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World Perspective | Narcotics

Japanese on a Fast Track to Addiction

Nation uses about 18 tons of speed annually; methamphetamine buyers outnumber users of all other drugs combined.


TOKYO — Yoichi Tsubokura, 51, spent two-thirds of his life addicted to methamphetamines. Speed had such a grip over him that he once used money earmarked for his mother's funeral to get high.

Three years ago, however, he entered counseling, kicked the habit and now works with other addicts who are hoping to get straight. But fighting the scourge sometimes seems hopeless, he says, as the use of uppers increases in Japan.

"It's so widespread," Tsubokura says, his face etched with deep creases from years of hard living. "I just want people to know what hell I went through so they can avoid it."

Rough estimates by police suggest that 2.2 million people in this generally well-behaved nation consume about 18 tons of speed annually, exceeding the number of users of marijuana and all other illegal drugs combined.

And recently, the drug has been landing on Japanese shores in chart-busting quantities, ringing alarm bells with police, educators and social scientists. Just two seizures in Japanese ports since January netted a combined 1,030 pounds, after a record 4,355 pounds taken in 1999. This compares with just 478 pounds in 1989.

Despite the record hauls, street prices haven't increased, a sign that police aren't making much headway. "We estimate we're only getting about 10%," says Wataru Ohashi, deputy director of drug enforcement with the National Police Agency. "With such huge profits at stake, criminal groups are moving in much more aggressively."

Part of the surge reflects supply-side economics. Japan produces almost no speed itself, but criminal groups elsewhere in Asia are expanding their exports to Japan to earn valuable yen, experts say.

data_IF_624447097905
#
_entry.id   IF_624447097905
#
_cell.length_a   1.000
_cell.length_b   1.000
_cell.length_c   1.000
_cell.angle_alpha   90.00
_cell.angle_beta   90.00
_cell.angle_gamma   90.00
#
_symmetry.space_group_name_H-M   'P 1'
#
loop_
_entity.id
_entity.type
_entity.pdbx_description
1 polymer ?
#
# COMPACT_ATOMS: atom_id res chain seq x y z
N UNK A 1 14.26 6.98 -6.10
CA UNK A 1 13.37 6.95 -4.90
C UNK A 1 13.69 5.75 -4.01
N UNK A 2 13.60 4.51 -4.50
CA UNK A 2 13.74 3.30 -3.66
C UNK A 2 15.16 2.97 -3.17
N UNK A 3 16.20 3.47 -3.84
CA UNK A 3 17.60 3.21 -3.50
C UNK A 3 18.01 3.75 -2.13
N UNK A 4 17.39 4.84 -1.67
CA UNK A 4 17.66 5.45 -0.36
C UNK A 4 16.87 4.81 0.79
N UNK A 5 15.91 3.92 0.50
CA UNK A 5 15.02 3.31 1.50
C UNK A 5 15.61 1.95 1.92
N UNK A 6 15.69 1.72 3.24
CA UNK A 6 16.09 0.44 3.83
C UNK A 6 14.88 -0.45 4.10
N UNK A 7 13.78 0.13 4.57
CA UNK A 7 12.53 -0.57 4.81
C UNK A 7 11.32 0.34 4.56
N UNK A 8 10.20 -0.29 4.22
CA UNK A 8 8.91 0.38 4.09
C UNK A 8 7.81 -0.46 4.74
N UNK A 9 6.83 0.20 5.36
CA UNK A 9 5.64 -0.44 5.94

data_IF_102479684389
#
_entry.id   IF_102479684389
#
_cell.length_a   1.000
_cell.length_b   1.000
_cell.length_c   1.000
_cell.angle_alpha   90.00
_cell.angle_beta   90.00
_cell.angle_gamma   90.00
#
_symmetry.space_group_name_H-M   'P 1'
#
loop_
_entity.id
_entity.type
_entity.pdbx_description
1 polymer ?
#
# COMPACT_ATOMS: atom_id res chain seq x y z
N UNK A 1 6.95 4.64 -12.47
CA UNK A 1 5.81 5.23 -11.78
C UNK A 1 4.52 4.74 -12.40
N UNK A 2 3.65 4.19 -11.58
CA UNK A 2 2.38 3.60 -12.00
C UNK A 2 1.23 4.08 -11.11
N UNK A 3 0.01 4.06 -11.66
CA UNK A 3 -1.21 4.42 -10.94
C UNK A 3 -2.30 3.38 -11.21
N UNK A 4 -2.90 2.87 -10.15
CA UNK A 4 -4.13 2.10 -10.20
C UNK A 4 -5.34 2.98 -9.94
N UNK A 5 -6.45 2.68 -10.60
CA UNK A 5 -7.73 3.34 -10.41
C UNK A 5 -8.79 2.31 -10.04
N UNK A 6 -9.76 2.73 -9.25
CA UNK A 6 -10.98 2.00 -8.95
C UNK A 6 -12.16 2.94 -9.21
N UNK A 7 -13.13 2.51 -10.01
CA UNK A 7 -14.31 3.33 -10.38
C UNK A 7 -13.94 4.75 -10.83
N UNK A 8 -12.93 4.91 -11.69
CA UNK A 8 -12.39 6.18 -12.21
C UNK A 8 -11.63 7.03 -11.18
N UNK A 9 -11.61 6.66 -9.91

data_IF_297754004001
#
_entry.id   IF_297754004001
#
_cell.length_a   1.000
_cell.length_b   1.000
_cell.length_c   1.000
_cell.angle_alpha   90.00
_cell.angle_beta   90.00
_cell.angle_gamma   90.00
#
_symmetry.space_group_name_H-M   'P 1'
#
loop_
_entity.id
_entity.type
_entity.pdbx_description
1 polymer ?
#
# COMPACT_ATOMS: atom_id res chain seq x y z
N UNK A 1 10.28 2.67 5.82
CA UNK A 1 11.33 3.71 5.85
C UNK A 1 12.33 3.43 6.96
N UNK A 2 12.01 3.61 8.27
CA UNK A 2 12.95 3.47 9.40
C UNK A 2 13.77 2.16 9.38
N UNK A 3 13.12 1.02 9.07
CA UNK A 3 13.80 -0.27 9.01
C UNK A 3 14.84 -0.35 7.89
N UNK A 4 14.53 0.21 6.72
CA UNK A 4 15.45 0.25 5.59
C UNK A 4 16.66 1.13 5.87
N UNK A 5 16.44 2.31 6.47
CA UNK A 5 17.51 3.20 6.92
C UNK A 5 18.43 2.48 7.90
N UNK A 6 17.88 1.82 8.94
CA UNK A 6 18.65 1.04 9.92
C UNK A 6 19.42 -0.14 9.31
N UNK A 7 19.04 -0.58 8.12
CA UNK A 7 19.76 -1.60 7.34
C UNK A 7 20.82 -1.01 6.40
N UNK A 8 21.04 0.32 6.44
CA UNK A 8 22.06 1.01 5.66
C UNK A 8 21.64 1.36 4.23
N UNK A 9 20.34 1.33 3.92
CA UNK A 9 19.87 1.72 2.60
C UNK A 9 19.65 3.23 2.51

And although police here can coordinate with their counterparts in China--which accounts for an estimated 40% of the supply--Japan has little influence in North Korea and Southeast Asia's Golden Triangle, both of which have surged as suppliers in recent years.

As quantities increase, police say, local dealers have become more adept at marketing and distribution. Speed traditionally was sold directly by yakuza, members of Japanese organized crime, or by ratty motorcycle gangs. In the last several years, however, crime syndicates have hired more Iranians, Filipinos and other immigrants. This has expanded the sales force and broadened the appeal, because the foreigners often are less scary than fearsome yakuza to soft-core customers.

Authorities say dealers also have become increasingly skilled at using cell phones, beepers, the Internet and overnight delivery services. This often means that buyers and sellers never meet, making it tougher to engineer a bust. And a shift to pill and powder forms, rather than traditional injectable doses, has expanded the appeal among a middle class wary of contracting AIDS.

Unfortunately, the gangs also are finding young Japanese increasingly receptive. Arrests among senior and junior high school students have gone up several fold in recent years, albeit from a small base.

"The conventional value system has collapsed," says Shingo Takahashi, a psychiatrist at Toho University and a noted expert on troubled youth. "Often there's a real sense of cultural emptiness."

Relative to the United States, Japan's drug problem is still tiny. Fewer than 20,000 speed users are arrested each year, of which fewer than 500 are high school students, in a nation of 126 million people. By Japanese standards, however, the problem is huge, recently prompting the government to set up an interagency task force under Prime Minister Keizo Obuchi.

The fact that speed is Japan's illegal drug of choice has historical roots. During World War II, it was often given to soldiers before battle. Immediately after the war, the army's huge stockpiles found their way onto consumer markets, according to a government report.

A second wave occurred in the 1980s, but a Health Ministry official says the current third spike is particularly worrisome.

Hisako Ueno of The Times' Tokyo Bureau contributed to this report.

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